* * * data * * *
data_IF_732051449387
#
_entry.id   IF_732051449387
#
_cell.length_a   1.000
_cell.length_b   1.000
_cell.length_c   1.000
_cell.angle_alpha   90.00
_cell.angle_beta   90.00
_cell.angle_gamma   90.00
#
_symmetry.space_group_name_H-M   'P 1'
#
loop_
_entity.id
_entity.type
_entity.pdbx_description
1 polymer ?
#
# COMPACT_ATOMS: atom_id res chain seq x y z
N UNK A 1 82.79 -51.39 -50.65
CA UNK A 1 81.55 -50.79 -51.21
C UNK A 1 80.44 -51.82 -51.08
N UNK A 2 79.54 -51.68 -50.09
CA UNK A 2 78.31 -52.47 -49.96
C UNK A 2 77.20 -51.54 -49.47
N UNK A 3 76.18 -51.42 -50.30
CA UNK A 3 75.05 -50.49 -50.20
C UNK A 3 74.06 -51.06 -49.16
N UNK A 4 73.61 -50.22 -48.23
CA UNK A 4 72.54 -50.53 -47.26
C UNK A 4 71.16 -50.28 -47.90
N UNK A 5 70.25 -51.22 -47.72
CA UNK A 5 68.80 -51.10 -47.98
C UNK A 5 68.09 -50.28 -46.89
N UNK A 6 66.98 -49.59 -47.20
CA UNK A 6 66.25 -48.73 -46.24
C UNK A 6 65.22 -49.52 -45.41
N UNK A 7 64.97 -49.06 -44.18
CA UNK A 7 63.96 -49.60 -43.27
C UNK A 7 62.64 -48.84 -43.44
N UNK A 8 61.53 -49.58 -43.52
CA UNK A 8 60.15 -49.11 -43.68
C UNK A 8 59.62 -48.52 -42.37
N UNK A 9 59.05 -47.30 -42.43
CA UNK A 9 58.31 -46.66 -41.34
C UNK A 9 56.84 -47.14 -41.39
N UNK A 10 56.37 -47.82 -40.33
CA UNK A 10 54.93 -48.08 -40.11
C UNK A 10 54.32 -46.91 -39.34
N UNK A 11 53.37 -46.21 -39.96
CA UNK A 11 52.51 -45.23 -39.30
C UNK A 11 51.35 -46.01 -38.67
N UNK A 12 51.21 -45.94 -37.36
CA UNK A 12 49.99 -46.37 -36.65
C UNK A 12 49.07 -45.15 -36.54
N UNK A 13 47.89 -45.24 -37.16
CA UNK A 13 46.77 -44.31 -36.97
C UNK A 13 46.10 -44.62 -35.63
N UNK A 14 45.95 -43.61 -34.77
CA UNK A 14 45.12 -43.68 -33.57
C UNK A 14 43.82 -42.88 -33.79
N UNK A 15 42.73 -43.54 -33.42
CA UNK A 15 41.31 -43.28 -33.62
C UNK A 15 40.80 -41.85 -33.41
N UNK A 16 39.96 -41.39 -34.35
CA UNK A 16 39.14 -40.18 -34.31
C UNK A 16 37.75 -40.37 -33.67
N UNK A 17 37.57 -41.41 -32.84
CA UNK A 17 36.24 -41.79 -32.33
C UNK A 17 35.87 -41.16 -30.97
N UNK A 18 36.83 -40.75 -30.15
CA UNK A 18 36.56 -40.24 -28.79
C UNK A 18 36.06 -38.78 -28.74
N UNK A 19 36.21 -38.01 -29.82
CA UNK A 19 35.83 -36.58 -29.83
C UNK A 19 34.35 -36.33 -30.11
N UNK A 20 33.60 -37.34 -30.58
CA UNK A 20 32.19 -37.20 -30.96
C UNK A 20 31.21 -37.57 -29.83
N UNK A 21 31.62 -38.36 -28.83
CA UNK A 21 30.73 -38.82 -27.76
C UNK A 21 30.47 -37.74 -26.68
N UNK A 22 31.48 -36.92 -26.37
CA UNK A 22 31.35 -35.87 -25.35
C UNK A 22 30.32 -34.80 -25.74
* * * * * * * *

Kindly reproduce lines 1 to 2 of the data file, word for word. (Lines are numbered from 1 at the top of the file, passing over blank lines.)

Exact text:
data_IF_732051449387
#